No Need To Panic If You Lose Your ID Before A Flight, Here's What You Should Do
There are many traveling nightmares people never want to experience, like losing your ID. But officials know these things happen and may still allow you to fly.
If you've lost your identification, travel experts suggest you arrive at the airport as early as possible because you will need additional time to be interviewed by TSA officers to confirm your identity.
Travel and Leisure say the first step is to explain your situation to an airline representative at the counter. And it's best if you provide them with additional forms of identification, such as a credit card, photo business card, student ID, or even a piece of mail that has your name on it.
From there, the airline representative can issue a boarding pass with a note saying you don't have an ID.
When you arrive at the security checkpoint, likely, you will again have to explain your situation to TSA agents and an agent will likely take you to a second room for additional security screening. "The TSA officer may ask you to complete an identity verification process which includes collecting information such as your name, current address, and other personal information to confirm your identity," the agency's website reads.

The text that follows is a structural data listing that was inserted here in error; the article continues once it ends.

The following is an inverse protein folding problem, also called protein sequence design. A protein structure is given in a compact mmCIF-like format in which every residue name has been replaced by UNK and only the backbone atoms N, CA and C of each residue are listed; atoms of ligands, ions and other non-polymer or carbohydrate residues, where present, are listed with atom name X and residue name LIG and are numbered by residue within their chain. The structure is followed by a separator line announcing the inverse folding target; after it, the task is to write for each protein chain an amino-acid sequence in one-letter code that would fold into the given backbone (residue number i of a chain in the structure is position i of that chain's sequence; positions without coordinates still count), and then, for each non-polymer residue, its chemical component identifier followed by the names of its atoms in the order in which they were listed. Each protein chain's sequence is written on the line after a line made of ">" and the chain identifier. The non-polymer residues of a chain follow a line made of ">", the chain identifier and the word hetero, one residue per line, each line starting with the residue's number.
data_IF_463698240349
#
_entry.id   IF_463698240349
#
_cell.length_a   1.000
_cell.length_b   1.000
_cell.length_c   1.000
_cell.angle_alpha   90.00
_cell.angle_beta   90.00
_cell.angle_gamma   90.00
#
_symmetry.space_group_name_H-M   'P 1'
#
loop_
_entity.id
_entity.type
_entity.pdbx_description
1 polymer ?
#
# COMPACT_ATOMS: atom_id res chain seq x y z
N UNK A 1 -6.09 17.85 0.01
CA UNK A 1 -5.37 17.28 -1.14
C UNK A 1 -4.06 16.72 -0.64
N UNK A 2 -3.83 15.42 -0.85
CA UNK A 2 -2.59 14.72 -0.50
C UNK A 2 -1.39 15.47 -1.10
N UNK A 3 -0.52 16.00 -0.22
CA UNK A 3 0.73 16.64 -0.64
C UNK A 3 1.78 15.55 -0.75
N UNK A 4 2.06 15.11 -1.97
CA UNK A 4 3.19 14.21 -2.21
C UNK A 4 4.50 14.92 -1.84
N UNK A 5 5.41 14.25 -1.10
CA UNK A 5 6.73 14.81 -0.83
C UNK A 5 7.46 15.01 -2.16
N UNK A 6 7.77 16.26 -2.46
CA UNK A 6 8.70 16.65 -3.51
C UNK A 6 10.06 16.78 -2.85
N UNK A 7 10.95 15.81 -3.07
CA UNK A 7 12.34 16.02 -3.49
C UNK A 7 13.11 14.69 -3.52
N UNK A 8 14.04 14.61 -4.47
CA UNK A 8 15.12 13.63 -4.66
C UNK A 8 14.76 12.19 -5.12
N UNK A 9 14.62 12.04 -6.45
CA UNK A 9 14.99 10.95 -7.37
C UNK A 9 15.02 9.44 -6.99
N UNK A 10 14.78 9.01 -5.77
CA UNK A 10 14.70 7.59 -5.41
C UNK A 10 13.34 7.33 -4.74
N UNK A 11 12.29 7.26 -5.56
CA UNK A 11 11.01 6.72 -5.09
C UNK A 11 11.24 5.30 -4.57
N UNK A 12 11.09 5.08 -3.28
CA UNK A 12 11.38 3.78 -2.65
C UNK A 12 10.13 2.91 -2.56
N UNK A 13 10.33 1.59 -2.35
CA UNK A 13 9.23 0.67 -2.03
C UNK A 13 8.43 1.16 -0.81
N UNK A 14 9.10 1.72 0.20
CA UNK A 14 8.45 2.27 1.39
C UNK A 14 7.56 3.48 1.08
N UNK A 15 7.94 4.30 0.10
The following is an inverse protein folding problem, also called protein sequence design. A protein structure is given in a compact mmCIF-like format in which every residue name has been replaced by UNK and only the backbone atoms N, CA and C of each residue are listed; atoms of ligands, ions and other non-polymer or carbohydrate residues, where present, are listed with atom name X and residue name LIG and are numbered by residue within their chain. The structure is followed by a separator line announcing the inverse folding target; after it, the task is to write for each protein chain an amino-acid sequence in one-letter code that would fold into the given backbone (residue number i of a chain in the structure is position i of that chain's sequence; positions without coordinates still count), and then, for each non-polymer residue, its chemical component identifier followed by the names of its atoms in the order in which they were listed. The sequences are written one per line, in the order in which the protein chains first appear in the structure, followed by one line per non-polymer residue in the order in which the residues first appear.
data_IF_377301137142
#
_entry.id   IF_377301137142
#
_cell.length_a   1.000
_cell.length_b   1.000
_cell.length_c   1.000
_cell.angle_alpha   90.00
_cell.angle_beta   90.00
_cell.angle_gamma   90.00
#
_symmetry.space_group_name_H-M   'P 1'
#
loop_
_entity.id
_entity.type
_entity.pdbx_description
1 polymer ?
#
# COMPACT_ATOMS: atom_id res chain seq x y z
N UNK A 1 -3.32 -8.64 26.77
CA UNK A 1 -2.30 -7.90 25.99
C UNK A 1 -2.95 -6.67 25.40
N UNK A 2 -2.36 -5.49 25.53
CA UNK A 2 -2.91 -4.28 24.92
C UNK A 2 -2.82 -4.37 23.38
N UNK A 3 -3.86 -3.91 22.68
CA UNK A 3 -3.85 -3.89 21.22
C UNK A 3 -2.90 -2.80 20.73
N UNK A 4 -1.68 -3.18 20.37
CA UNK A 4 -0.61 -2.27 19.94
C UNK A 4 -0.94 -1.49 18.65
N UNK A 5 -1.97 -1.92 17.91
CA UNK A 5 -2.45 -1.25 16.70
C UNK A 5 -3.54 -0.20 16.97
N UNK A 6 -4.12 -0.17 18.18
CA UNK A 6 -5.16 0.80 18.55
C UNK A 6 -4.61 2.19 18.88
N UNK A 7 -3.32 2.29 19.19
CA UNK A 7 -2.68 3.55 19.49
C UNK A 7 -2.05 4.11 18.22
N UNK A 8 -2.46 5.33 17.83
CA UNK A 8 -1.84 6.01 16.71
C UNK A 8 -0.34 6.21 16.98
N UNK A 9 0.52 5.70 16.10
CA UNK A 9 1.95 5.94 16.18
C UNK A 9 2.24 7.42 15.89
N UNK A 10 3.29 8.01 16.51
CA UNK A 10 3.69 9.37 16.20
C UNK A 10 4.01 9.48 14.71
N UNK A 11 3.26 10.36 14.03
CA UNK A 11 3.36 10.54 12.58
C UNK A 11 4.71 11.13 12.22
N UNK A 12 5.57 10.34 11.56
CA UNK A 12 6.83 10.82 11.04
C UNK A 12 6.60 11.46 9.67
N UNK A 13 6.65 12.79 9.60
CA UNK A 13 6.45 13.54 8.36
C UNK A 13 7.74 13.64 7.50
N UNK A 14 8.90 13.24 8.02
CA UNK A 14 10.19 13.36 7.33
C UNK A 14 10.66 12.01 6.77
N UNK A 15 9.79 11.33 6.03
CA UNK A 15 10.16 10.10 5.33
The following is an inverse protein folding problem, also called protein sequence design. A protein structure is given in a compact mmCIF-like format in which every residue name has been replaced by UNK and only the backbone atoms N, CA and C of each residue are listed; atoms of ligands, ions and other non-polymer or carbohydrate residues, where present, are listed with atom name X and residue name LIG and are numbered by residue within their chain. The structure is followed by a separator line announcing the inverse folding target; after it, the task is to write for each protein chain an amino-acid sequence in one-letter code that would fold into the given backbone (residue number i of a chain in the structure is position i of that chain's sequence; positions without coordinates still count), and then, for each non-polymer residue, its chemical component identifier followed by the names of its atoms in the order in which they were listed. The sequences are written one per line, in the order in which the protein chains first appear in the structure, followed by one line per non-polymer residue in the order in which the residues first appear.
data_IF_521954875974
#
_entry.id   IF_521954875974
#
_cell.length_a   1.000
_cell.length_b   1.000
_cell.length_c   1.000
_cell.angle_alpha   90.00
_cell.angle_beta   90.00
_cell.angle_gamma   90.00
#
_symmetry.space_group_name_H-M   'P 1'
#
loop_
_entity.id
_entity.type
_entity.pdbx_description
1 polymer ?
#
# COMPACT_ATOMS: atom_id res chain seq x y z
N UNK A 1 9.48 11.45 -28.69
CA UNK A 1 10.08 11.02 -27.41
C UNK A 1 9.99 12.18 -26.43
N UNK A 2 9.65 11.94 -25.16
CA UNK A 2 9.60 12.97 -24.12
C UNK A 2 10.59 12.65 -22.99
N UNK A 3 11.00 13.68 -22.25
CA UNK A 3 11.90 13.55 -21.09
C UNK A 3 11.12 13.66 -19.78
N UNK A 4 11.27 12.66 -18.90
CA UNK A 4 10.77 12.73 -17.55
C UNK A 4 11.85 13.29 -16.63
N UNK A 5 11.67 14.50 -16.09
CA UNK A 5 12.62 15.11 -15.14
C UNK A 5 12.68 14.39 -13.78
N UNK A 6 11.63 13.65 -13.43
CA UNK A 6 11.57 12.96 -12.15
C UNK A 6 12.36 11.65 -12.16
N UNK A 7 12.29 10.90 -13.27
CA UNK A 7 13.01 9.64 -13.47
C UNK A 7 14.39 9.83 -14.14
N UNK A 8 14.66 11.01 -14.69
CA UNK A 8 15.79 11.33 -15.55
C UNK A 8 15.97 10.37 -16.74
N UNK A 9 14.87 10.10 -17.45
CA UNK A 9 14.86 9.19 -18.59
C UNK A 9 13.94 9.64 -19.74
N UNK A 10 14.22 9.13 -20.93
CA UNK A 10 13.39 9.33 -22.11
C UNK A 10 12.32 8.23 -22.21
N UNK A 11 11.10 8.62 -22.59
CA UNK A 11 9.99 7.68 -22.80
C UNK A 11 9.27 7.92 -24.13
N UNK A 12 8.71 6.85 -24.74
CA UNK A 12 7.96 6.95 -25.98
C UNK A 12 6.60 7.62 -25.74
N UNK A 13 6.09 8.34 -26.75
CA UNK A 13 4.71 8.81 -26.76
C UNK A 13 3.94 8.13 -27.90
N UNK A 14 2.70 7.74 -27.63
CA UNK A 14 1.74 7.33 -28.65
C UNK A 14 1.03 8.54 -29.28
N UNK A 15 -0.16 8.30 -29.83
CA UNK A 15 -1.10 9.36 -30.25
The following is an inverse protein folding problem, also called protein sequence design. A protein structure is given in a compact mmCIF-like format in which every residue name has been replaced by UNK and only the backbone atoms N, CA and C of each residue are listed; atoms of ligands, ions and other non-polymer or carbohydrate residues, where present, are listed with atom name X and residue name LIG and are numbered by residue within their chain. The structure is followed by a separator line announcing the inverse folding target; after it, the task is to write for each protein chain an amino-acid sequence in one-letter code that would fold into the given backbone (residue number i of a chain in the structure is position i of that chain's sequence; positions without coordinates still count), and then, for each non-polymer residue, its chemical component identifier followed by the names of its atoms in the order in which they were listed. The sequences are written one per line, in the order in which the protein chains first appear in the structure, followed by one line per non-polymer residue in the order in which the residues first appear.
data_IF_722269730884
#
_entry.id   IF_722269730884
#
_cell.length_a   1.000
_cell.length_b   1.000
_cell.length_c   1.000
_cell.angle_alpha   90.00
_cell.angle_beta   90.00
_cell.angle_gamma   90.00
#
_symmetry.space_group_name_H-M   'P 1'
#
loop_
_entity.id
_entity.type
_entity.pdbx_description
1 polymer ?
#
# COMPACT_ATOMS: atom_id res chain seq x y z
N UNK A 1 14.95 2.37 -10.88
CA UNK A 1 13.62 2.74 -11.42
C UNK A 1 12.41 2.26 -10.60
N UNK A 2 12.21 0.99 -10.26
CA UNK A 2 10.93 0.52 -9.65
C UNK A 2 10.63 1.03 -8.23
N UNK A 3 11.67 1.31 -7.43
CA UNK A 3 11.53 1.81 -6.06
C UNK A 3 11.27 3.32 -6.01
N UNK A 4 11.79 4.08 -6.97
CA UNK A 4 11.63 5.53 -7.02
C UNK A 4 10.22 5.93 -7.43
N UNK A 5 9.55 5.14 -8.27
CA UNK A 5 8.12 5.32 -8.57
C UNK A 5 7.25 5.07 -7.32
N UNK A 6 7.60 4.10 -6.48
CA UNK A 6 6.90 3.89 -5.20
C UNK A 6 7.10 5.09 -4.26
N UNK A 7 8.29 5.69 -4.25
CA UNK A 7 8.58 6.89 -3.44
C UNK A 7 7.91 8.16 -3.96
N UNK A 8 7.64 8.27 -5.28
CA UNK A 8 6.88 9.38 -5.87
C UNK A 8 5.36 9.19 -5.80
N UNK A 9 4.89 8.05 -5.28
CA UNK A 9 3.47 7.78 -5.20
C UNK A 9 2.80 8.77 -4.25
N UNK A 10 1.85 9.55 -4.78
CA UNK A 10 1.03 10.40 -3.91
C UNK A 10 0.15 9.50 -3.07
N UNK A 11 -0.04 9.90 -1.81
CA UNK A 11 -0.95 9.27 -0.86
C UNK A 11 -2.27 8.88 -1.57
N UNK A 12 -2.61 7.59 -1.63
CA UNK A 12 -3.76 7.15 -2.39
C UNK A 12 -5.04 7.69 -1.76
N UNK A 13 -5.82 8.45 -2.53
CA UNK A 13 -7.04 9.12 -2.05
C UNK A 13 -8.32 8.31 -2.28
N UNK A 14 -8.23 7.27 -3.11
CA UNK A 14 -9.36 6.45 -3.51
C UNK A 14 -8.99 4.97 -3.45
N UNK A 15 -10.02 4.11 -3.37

If your identity is confirmed, you will be allowed to pass through.
When it comes to international travel and lost identification, it can be a bit trickery. Passengers are advised to contact the local U.S. embassy to get assistance with recovering their passports. It's at that country's discretion to allow you to fly or not.
If your identification is stolen, you should make a police report, which can help make traveling easier. It's also a good idea to take a picture of your ID and passport and store it in a safe area on your phone.
But perhaps most important: Remain calm and courteous throughout the situation, T+L says. Airline, security, and immigration employees are all more likely to help you out if you're cooperative.
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